The reason this is not "obvious" and instead it is a rather deep mathematical truth is that partial orders, even ones where every chain has an upper bound, can get pretty hairy and intangible, mathematically speaking.
When we think, and try to visualize structure in our heads, and a partial order is structure, we are limited by our imagination, which is often good at modeling finite objects, sometimes large enough that we think of them as infinite. But the mathematical truth is different.
Just as well, it is not obvious that every partial order has a maximal chain. If it was obvious, then indeed Zorn's lemma was obvious. But the fact remains that there are partial orders in the universe of sets which are wild beyond your imagination -- and then some.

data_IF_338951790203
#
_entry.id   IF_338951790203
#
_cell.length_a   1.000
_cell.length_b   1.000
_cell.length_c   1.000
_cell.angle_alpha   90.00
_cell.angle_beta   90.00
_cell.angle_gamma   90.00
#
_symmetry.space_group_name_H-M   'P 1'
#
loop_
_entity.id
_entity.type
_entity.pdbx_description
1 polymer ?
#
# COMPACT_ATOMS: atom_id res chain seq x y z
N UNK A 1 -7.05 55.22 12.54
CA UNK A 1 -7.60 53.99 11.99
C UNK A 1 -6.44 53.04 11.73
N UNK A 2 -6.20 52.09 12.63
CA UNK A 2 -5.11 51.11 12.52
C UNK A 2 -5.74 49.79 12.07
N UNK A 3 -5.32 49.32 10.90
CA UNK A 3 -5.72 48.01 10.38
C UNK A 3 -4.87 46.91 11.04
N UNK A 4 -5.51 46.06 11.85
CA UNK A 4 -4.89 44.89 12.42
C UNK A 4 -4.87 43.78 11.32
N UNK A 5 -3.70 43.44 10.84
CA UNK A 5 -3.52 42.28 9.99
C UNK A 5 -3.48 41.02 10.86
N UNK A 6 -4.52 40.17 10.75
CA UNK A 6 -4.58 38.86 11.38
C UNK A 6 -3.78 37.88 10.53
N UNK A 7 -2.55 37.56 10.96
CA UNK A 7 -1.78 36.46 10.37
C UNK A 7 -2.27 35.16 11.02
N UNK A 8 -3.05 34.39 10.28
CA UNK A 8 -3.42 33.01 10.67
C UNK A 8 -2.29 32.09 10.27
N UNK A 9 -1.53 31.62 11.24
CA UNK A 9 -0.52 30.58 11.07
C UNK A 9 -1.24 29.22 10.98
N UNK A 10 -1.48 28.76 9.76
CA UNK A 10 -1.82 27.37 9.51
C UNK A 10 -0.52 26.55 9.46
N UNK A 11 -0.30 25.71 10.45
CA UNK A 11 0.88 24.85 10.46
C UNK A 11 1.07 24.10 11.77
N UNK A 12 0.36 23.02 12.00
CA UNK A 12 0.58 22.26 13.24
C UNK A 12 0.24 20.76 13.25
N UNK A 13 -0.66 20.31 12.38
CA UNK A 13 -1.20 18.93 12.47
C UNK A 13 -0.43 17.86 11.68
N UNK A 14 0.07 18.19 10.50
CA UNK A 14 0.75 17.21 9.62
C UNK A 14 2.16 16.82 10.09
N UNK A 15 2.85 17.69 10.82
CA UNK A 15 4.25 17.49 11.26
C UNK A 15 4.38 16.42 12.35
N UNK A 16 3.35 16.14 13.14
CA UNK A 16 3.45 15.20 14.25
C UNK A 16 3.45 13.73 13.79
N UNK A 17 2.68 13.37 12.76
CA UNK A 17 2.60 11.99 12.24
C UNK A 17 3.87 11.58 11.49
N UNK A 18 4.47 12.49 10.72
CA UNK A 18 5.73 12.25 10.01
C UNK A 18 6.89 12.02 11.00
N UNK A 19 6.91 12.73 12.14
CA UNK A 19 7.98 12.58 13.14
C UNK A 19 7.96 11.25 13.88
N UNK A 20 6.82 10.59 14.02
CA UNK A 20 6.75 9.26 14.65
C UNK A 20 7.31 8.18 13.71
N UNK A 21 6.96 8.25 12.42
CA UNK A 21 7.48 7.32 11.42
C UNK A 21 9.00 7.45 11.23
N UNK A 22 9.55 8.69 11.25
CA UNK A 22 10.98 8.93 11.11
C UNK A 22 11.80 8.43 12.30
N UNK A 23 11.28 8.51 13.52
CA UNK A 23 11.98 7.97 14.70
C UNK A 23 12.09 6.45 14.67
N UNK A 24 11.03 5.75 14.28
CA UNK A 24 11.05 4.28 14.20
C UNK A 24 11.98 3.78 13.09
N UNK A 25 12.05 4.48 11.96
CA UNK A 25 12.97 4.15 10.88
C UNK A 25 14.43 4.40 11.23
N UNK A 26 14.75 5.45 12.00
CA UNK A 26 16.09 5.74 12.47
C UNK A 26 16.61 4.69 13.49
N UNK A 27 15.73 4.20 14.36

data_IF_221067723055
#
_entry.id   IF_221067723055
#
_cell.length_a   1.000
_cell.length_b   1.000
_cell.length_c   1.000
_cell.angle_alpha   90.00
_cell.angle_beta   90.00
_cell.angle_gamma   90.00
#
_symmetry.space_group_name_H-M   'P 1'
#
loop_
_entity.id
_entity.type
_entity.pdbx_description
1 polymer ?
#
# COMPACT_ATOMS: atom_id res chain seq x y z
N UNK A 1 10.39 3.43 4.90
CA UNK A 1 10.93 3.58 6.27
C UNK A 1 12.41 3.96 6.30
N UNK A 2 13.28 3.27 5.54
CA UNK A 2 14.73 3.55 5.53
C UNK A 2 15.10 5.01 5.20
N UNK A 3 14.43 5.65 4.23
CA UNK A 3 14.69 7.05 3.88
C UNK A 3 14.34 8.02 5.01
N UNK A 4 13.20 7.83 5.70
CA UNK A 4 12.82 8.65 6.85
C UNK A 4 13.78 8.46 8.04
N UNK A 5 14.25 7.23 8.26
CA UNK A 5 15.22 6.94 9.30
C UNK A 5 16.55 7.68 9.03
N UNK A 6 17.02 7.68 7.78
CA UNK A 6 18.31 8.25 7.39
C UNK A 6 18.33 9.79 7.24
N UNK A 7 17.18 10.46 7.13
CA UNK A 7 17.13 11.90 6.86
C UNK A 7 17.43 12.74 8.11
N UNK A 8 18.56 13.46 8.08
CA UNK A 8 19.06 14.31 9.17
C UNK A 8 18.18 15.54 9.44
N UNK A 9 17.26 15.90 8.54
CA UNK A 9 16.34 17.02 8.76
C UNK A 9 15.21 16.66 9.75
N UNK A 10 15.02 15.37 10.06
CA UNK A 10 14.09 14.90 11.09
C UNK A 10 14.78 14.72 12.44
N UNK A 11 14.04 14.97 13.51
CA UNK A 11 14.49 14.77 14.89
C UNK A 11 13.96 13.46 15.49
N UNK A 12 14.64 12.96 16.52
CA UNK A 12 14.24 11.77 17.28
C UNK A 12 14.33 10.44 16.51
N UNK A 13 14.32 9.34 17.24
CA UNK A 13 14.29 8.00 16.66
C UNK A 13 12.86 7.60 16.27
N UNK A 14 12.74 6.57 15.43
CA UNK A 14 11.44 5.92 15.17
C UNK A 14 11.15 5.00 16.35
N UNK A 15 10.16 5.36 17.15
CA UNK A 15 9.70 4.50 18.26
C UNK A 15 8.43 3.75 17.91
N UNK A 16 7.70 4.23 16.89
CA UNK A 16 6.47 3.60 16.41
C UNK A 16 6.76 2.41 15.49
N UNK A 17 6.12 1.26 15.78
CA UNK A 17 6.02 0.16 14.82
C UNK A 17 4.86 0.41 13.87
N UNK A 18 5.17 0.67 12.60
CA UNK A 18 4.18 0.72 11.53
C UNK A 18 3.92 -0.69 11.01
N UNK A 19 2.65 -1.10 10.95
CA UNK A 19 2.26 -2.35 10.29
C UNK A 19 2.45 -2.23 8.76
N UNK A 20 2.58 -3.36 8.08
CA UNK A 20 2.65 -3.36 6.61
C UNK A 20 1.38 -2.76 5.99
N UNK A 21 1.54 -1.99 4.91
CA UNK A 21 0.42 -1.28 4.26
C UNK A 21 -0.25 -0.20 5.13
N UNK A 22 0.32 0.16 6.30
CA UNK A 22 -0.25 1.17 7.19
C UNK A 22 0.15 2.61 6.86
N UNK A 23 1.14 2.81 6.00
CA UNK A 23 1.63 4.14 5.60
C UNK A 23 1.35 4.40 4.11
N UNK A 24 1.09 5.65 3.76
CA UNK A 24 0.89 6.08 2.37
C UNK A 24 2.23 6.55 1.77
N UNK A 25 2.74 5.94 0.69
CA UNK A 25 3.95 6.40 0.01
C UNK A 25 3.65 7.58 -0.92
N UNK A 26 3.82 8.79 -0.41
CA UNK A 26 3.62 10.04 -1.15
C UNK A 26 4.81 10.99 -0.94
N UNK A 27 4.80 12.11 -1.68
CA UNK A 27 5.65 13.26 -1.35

Now, to your question, the assumption just says that a chain has an upper bound, which is an element of the partial order which is larger than the members of the chain. A maximal element, however, is an element which no point is strictly above it. Consider the interval $[-1,1]$ in the real numbers, the set of negative numbers has an upper bound, $0$. But this is not a maximal element.
So Zorn's lemma tells us that if every chain has some upper bound, then there is a maximal element. And the chains will gradually become longer, stranger, and at some point they will exceed your imagination.